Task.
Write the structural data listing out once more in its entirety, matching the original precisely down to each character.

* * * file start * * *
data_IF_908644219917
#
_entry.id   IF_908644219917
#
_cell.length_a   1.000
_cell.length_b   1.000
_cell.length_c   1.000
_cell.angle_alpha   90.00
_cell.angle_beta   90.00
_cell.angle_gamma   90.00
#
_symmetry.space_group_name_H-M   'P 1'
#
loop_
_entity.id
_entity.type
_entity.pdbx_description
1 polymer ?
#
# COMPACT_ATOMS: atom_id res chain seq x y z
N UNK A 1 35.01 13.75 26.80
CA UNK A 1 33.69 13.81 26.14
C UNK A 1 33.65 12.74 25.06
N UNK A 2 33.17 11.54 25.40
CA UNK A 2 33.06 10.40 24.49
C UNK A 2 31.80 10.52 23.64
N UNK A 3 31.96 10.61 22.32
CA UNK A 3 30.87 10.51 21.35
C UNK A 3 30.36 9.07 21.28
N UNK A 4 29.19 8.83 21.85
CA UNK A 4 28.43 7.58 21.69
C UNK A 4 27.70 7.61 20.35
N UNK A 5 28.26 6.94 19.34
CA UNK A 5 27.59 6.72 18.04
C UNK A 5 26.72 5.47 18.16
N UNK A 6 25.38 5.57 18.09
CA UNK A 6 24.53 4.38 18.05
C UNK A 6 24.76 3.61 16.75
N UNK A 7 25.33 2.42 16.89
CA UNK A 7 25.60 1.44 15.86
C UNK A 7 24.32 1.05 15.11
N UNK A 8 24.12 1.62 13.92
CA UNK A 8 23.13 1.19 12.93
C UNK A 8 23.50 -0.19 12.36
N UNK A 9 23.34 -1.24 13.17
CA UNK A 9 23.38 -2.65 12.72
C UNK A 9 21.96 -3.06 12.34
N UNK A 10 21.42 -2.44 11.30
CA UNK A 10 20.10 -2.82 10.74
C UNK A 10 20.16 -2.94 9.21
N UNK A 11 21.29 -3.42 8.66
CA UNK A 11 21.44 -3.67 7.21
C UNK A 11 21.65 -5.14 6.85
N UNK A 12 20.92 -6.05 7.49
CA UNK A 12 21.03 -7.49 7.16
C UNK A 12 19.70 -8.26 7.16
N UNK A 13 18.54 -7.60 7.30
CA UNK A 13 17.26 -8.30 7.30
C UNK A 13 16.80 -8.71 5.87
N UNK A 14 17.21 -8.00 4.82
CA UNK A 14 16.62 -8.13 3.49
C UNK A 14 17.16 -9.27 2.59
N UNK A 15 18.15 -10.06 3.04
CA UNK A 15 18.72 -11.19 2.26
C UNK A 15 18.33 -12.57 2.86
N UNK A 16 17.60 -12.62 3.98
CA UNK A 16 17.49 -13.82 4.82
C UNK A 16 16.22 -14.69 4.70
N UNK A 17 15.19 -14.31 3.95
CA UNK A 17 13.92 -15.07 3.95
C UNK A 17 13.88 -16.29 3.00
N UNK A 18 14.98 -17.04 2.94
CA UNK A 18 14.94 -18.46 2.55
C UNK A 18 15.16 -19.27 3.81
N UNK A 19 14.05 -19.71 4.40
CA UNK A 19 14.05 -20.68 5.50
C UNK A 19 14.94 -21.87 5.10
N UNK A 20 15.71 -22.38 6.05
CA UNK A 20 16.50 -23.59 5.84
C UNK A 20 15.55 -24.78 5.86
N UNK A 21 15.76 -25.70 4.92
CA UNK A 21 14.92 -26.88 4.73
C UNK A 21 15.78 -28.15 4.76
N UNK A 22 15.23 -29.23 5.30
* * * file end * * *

data_IF_908644219917
#
_entry.id   IF_908644219917
#
_cell.length_a   1.000
_cell.length_b   1.000
_cell.length_c   1.000
_cell.angle_alpha   90.00
_cell.angle_beta   90.00
_cell.angle_gamma   90.00
#
_symmetry.space_group_name_H-M   'P 1'
#
loop_
_entity.id
_entity.type
_entity.pdbx_description
1 polymer ?
#
# COMPACT_ATOMS: atom_id res chain seq x y z
N UNK A 1 35.01 13.75 26.80
CA UNK A 1 33.69 13.81 26.14
C UNK A 1 33.65 12.74 25.06
N UNK A 2 33.17 11.54 25.40
CA UNK A 2 33.06 10.40 24.49
C UNK A 2 31.80 10.52 23.64
N UNK A 3 31.96 10.61 22.32
CA UNK A 3 30.87 10.51 21.35
C UNK A 3 30.36 9.07 21.28
N UNK A 4 29.19 8.83 21.85
CA UNK A 4 28.43 7.58 21.69
C UNK A 4 27.70 7.61 20.35
N UNK A 5 28.26 6.94 19.34
CA UNK A 5 27.59 6.72 18.04
C UNK A 5 26.72 5.47 18.16
N UNK A 6 25.38 5.57 18.09
CA UNK A 6 24.53 4.38 18.05
C UNK A 6 24.76 3.61 16.75
N UNK A 7 25.33 2.42 16.89
CA UNK A 7 25.60 1.44 15.86
C UNK A 7 24.32 1.05 15.11
N UNK A 8 24.12 1.62 13.92
CA UNK A 8 23.13 1.19 12.93
C UNK A 8 23.50 -0.19 12.36
N UNK A 9 23.34 -1.24 13.17
CA UNK A 9 23.38 -2.65 12.72
C UNK A 9 21.96 -3.06 12.34
N UNK A 10 21.42 -2.44 11.30
CA UNK A 10 20.10 -2.82 10.74
C UNK A 10 20.16 -2.94 9.21
N UNK A 11 21.29 -3.42 8.66
CA UNK A 11 21.44 -3.67 7.21
C UNK A 11 21.65 -5.14 6.85
N UNK A 12 20.92 -6.05 7.49
CA UNK A 12 21.03 -7.49 7.16
C UNK A 12 19.70 -8.26 7.16
N UNK A 13 18.54 -7.60 7.30
CA UNK A 13 17.26 -8.30 7.30
C UNK A 13 16.80 -8.71 5.87
N UNK A 14 17.21 -8.00 4.82
CA UNK A 14 16.62 -8.13 3.49
C UNK A 14 17.16 -9.27 2.59
N UNK A 15 18.15 -10.06 3.04
CA UNK A 15 18.72 -11.19 2.26
C UNK A 15 18.33 -12.57 2.86
N UNK A 16 17.60 -12.62 3.98
CA UNK A 16 17.49 -13.82 4.82
C UNK A 16 16.22 -14.69 4.70
N UNK A 17 15.19 -14.31 3.95
CA UNK A 17 13.92 -15.07 3.95
C UNK A 17 13.88 -16.29 3.00
N UNK A 18 14.98 -17.04 2.94
CA UNK A 18 14.94 -18.46 2.55
C UNK A 18 15.16 -19.27 3.81
N UNK A 19 14.05 -19.71 4.40
CA UNK A 19 14.05 -20.68 5.50
C UNK A 19 14.94 -21.87 5.10
N UNK A 20 15.71 -22.38 6.05
CA UNK A 20 16.50 -23.59 5.84
C UNK A 20 15.55 -24.78 5.86
N UNK A 21 15.76 -25.70 4.92
CA UNK A 21 14.92 -26.88 4.73
C UNK A 21 15.78 -28.15 4.76
N UNK A 22 15.23 -29.23 5.30